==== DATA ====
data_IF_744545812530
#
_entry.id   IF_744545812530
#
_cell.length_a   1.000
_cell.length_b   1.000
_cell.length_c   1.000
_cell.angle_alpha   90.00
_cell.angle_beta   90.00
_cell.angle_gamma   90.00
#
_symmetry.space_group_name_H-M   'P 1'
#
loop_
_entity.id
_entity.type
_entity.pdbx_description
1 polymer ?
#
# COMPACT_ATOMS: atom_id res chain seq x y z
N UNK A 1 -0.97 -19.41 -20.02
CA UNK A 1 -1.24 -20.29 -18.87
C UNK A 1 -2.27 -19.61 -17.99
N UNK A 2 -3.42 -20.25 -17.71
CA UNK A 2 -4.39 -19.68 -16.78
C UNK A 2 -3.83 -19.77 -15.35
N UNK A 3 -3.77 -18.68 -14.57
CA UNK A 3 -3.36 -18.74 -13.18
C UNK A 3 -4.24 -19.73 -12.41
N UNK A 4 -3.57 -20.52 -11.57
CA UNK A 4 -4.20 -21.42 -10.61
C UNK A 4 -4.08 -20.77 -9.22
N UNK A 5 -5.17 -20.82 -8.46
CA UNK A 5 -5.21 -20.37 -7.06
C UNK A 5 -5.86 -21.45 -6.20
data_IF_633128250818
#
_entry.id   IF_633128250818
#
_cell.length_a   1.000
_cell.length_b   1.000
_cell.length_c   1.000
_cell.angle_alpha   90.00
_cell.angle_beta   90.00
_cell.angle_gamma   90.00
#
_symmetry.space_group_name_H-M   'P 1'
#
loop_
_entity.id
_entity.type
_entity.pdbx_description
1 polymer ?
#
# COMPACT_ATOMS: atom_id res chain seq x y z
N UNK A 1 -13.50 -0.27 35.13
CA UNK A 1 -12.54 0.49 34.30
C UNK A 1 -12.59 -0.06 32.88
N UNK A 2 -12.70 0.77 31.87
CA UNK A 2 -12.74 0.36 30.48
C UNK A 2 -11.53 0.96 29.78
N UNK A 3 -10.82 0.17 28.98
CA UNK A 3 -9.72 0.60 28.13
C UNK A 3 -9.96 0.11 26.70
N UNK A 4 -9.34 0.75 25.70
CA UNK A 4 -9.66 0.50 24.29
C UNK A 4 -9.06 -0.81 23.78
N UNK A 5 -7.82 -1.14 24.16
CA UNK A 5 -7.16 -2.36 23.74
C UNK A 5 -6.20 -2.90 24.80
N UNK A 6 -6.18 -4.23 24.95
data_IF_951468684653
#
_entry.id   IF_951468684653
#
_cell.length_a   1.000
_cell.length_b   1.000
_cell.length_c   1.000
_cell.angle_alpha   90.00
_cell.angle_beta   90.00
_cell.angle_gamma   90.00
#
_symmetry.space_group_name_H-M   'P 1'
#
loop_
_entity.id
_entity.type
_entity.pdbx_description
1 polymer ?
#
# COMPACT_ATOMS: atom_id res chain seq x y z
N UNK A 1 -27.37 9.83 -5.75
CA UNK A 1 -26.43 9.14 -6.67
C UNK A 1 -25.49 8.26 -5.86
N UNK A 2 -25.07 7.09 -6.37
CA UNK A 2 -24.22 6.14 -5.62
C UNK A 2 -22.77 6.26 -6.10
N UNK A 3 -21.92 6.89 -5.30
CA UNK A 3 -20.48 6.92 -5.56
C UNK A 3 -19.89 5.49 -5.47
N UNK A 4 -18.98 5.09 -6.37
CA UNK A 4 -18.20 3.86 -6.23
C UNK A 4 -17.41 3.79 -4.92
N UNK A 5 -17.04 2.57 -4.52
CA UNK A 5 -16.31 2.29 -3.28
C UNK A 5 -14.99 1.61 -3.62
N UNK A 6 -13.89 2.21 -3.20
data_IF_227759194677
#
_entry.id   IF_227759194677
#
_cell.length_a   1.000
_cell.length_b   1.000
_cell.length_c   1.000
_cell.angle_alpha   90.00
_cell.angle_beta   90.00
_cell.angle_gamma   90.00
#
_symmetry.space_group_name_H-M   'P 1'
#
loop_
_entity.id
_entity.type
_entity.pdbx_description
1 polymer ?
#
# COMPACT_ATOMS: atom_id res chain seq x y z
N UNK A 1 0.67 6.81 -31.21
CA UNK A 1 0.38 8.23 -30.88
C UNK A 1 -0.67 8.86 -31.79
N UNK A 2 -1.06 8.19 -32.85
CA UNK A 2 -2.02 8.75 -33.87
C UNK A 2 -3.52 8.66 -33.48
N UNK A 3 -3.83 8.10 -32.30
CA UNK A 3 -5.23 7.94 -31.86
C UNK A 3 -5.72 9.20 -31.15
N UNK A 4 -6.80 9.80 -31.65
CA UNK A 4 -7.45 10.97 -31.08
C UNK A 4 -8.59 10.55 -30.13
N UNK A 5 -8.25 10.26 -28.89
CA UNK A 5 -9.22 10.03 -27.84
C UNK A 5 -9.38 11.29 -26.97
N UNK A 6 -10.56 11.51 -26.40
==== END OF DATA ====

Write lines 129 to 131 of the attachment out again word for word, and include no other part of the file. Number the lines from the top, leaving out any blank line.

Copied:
CA UNK A 1 0.38 8.23 -30.88
C UNK A 1 -0.67 8.86 -31.79
N UNK A 2 -1.06 8.19 -32.85